Boreal forests are one of the largest biomes on Earth and of considerable global importance in regulating climate and carbon storage. Boreal regions have experienced considerable warming and have been considered a potential tipping element of the Earth system with further climate change. This project therefore aims to increase crucial knowledge about the response of boreal forests to these changing conditions and their potential feedbacks with future climate change. It is likely that such responses will first be observable at or near the distribution boundary of boreal tree species. Here, altered growing conditions and disturbance regimes may lead to expanding or contracting species ranges. We attempt to explore these changes by observing continental-scale boreal tree cover along the southern and northern distribution boundaries using remote sensing products. In a next step, the response of regional boreal forests along the forest-tundra ecotone in Norway will be assessed through field and remotely sensed data. The aim is to identify the drivers of forest recovery following insect outbreaks. Lastly, we will assess the relationship between insect-induced tree mortality and associated changes in albedo. These changes have implications for regional climate within the forest-tundra ecotone.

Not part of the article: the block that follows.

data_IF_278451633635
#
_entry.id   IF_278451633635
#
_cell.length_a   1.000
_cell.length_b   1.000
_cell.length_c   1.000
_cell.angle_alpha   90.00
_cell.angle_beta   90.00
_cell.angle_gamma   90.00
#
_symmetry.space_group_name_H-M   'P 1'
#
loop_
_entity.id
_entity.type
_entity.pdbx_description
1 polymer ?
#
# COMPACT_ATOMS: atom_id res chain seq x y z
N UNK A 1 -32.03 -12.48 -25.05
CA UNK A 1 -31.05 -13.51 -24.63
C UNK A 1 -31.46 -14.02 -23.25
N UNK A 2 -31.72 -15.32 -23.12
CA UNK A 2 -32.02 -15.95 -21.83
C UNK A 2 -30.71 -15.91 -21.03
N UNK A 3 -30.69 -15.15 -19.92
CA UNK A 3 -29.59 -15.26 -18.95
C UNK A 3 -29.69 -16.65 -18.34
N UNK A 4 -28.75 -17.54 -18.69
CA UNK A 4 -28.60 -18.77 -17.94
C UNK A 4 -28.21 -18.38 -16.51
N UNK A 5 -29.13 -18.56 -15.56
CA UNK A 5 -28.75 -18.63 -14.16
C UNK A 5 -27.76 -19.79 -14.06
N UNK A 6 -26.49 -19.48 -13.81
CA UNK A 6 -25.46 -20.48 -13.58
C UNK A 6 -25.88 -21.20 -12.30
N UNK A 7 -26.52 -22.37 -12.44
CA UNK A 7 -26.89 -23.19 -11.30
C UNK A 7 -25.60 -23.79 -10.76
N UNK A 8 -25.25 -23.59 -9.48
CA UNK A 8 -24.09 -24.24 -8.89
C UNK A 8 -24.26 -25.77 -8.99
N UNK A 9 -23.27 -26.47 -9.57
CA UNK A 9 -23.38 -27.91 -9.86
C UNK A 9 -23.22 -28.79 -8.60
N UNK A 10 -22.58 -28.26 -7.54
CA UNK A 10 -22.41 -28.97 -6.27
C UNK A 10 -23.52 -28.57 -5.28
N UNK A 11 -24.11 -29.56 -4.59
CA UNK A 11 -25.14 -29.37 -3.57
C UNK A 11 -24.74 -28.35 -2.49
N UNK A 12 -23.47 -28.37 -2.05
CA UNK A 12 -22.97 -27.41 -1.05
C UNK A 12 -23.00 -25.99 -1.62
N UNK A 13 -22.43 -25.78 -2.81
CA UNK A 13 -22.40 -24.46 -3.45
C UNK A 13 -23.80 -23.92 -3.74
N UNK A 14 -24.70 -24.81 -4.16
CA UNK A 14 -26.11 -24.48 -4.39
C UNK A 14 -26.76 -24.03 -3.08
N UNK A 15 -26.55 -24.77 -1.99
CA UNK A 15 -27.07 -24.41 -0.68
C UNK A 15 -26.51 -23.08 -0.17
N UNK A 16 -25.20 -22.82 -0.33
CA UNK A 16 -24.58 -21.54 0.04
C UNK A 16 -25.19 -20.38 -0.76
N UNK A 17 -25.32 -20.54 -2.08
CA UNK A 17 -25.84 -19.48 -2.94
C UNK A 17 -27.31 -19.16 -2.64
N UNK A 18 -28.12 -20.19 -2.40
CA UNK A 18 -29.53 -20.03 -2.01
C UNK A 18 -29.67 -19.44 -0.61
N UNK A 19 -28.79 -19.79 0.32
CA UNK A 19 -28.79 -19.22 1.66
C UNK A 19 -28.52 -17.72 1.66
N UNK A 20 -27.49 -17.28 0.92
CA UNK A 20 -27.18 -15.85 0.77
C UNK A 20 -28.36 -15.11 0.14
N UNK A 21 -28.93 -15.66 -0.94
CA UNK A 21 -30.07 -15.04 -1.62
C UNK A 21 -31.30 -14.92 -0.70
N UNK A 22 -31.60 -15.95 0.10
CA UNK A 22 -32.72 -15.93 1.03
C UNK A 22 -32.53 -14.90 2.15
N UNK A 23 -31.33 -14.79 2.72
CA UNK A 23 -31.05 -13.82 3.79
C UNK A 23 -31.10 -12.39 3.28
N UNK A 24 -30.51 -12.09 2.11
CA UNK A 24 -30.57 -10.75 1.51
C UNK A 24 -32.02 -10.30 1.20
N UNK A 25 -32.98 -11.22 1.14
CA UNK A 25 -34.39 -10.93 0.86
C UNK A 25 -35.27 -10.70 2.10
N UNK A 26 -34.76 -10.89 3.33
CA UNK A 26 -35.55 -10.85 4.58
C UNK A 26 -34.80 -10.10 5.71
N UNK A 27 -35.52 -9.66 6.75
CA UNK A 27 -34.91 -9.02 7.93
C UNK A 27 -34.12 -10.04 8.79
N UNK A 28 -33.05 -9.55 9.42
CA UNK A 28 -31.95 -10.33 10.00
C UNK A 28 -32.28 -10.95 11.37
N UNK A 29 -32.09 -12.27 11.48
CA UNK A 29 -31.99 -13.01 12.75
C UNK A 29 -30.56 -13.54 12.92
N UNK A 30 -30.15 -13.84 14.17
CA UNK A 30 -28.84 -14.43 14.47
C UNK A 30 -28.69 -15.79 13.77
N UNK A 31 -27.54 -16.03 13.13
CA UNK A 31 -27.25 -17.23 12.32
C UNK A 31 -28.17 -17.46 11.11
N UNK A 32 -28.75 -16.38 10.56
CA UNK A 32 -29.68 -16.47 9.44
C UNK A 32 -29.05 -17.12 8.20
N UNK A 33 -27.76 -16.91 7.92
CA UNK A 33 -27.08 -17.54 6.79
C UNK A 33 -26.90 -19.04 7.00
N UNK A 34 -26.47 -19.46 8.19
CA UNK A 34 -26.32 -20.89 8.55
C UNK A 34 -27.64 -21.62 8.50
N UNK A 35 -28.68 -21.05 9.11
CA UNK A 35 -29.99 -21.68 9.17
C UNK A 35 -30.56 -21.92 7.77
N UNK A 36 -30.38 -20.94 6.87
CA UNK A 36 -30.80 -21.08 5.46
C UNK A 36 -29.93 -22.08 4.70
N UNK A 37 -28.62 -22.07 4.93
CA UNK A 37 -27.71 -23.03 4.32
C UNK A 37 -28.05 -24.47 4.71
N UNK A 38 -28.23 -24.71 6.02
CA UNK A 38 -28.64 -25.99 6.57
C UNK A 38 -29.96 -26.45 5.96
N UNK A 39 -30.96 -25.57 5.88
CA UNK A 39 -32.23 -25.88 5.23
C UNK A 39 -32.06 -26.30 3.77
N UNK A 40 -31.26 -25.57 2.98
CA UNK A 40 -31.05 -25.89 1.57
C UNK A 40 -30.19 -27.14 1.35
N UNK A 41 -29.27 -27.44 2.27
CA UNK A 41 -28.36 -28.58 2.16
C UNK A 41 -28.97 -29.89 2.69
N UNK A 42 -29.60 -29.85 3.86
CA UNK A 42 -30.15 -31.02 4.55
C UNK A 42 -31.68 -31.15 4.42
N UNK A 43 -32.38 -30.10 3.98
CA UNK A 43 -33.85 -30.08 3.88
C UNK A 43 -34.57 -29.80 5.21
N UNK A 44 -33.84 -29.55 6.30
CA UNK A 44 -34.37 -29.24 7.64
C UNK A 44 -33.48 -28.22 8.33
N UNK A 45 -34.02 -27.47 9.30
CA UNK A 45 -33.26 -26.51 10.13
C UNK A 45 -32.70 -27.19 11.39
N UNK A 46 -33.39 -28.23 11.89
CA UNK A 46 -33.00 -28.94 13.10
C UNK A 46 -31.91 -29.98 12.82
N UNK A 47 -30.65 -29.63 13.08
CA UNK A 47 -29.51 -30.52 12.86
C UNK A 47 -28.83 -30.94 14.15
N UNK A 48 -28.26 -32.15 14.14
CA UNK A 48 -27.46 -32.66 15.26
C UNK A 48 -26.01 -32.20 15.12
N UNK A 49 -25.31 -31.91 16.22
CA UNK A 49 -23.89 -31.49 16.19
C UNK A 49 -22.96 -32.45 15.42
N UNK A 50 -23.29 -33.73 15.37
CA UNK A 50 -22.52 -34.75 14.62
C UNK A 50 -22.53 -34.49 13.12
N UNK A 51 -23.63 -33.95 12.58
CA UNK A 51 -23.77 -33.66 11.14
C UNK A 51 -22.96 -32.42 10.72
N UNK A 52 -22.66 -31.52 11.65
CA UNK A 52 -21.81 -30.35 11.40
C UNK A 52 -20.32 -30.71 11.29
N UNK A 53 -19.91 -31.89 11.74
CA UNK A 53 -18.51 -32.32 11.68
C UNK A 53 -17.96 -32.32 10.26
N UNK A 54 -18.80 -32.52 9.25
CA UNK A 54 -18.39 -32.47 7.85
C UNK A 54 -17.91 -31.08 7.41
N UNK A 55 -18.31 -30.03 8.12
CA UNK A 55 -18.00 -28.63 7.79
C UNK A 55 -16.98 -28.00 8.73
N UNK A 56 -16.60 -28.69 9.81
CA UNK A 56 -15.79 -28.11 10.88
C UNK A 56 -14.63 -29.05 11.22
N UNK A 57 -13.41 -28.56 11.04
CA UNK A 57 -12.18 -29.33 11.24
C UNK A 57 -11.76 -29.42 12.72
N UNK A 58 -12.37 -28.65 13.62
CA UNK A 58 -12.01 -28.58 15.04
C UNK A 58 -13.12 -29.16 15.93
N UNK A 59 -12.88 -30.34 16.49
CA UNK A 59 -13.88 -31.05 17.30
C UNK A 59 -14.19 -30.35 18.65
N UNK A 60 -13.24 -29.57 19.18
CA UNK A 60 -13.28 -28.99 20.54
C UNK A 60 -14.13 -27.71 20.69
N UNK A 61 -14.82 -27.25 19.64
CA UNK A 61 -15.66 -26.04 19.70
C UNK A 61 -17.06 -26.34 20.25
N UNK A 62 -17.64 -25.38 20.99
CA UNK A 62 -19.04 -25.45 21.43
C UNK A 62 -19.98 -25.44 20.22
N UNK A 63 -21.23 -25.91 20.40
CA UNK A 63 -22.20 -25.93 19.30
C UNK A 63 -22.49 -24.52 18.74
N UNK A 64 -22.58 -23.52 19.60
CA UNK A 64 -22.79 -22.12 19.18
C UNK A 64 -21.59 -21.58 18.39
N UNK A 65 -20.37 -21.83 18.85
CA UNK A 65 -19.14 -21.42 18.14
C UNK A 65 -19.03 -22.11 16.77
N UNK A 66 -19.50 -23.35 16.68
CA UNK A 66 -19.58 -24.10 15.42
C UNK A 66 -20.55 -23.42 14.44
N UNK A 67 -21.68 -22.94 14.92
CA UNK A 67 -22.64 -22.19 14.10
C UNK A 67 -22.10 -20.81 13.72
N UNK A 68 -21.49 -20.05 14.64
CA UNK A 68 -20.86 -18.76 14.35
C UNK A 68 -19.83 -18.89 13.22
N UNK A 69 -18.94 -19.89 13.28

We provide a disciplinary and multidisciplinary research programme aimed at advanced understanding of environmental problems and advanced training of PhD candidates in this field.